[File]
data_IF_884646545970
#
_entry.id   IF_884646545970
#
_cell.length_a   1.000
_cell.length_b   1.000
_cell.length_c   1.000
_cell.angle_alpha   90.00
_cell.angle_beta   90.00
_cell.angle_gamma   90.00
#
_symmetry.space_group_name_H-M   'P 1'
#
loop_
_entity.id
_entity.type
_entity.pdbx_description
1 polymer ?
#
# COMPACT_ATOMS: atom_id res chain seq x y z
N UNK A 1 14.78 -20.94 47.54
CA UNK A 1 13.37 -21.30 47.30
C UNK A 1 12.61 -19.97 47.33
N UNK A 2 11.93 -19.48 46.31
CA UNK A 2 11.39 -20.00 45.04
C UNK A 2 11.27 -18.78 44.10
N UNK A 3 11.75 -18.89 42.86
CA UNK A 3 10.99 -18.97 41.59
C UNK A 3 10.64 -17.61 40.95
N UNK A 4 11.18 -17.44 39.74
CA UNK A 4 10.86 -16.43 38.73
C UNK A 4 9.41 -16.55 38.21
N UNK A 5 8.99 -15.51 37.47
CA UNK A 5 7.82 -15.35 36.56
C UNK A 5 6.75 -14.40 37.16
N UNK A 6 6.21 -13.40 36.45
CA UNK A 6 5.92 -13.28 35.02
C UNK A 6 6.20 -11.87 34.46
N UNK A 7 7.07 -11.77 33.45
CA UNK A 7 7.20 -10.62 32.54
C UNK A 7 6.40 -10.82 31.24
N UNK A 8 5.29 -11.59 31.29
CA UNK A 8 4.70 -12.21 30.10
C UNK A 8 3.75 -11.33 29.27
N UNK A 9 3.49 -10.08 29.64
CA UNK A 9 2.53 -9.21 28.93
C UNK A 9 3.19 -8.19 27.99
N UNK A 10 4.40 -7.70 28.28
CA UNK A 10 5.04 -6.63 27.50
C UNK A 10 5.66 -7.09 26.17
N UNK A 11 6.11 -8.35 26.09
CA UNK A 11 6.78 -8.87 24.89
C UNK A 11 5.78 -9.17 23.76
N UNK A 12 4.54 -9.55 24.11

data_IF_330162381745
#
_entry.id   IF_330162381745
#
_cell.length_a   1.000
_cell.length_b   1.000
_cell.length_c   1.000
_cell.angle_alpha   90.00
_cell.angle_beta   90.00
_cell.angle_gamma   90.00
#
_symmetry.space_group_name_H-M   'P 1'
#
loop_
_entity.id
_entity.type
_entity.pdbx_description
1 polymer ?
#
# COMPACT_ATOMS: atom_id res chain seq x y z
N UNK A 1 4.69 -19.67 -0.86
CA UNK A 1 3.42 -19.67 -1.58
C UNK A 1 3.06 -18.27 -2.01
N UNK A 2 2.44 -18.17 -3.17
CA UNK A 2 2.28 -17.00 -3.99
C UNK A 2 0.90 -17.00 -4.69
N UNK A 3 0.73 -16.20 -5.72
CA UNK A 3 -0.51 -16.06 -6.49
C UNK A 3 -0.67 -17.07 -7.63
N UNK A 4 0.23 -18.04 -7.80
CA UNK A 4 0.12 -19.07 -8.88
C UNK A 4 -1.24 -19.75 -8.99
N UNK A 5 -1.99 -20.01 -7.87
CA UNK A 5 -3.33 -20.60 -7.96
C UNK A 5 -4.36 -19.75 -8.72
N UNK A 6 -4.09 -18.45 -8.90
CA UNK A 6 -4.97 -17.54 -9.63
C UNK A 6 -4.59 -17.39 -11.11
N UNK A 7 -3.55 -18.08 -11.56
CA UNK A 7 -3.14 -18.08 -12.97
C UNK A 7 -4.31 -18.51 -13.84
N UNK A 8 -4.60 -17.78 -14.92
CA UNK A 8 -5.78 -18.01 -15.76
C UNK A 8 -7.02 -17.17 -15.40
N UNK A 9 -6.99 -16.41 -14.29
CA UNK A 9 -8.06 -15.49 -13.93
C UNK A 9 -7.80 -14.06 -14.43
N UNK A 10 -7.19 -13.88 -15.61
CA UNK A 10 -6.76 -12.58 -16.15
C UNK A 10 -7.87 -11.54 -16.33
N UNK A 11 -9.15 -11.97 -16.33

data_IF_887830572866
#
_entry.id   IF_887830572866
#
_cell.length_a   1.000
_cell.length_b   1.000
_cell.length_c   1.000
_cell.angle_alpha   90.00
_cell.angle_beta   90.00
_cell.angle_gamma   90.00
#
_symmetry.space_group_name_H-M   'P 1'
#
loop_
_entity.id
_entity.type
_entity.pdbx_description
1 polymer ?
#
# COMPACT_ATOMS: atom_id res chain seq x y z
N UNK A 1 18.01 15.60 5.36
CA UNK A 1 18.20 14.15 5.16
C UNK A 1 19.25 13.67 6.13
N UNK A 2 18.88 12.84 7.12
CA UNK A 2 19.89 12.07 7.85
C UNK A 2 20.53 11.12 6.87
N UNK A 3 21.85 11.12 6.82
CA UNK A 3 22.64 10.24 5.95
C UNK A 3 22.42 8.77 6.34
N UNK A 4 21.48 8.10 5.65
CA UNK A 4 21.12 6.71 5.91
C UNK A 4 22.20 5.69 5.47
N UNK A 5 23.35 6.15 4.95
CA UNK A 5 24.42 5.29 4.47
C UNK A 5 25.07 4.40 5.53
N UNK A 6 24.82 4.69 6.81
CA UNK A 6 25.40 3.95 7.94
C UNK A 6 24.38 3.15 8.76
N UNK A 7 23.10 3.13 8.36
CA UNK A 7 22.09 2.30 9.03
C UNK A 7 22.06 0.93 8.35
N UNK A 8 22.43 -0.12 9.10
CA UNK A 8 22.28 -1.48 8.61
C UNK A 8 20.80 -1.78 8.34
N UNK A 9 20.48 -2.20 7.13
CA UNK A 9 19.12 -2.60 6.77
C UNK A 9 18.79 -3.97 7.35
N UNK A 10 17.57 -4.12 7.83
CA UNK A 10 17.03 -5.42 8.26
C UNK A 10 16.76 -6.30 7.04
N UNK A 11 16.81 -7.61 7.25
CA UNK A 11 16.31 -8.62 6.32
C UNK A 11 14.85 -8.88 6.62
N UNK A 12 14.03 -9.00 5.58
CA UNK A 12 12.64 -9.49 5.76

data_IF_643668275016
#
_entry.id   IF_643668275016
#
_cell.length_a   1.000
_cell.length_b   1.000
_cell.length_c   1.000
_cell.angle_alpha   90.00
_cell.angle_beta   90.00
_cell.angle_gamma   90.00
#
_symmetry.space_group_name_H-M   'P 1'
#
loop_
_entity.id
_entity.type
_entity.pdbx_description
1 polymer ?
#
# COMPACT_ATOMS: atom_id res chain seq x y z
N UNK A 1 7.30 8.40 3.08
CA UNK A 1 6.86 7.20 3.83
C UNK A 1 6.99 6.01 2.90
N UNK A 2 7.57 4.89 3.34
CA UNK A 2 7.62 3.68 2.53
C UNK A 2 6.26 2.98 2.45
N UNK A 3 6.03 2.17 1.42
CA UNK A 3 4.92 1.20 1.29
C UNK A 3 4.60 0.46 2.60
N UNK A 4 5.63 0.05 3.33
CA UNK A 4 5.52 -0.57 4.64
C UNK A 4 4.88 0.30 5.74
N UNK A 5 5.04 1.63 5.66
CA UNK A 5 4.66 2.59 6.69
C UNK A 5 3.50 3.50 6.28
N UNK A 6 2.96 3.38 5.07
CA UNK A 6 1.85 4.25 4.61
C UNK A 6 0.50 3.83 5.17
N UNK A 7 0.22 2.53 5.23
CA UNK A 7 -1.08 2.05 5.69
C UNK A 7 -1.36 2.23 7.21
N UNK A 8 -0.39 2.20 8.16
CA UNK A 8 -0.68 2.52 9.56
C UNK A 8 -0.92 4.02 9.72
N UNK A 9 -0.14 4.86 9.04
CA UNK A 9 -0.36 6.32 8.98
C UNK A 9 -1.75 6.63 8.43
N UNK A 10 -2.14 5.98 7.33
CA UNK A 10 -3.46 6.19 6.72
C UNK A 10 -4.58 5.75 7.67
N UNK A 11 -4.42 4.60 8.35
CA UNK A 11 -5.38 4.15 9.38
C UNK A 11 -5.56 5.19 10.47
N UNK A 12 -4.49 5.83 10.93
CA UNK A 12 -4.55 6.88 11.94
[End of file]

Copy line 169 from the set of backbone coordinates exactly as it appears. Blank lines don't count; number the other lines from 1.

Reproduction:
_cell.angle_beta   90.00